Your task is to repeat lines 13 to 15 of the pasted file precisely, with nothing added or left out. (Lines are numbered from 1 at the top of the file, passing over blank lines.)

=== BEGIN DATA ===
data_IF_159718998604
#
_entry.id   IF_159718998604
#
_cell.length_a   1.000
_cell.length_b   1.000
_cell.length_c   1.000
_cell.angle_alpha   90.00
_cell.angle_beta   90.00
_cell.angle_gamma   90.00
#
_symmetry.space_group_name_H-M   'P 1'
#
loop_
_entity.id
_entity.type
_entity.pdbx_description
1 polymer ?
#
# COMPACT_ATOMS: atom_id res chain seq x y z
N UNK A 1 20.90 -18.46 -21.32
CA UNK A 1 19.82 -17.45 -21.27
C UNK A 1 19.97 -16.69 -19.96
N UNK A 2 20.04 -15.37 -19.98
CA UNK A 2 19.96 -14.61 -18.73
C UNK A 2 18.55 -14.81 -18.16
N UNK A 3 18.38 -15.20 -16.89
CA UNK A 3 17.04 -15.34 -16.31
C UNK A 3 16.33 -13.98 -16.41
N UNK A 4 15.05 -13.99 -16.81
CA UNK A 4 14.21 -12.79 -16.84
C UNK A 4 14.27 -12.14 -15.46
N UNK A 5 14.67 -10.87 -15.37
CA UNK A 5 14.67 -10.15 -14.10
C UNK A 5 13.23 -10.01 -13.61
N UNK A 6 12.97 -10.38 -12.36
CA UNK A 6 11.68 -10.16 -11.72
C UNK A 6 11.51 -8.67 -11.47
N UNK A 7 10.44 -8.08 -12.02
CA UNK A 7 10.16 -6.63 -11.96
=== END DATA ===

#
loop_
_entity.id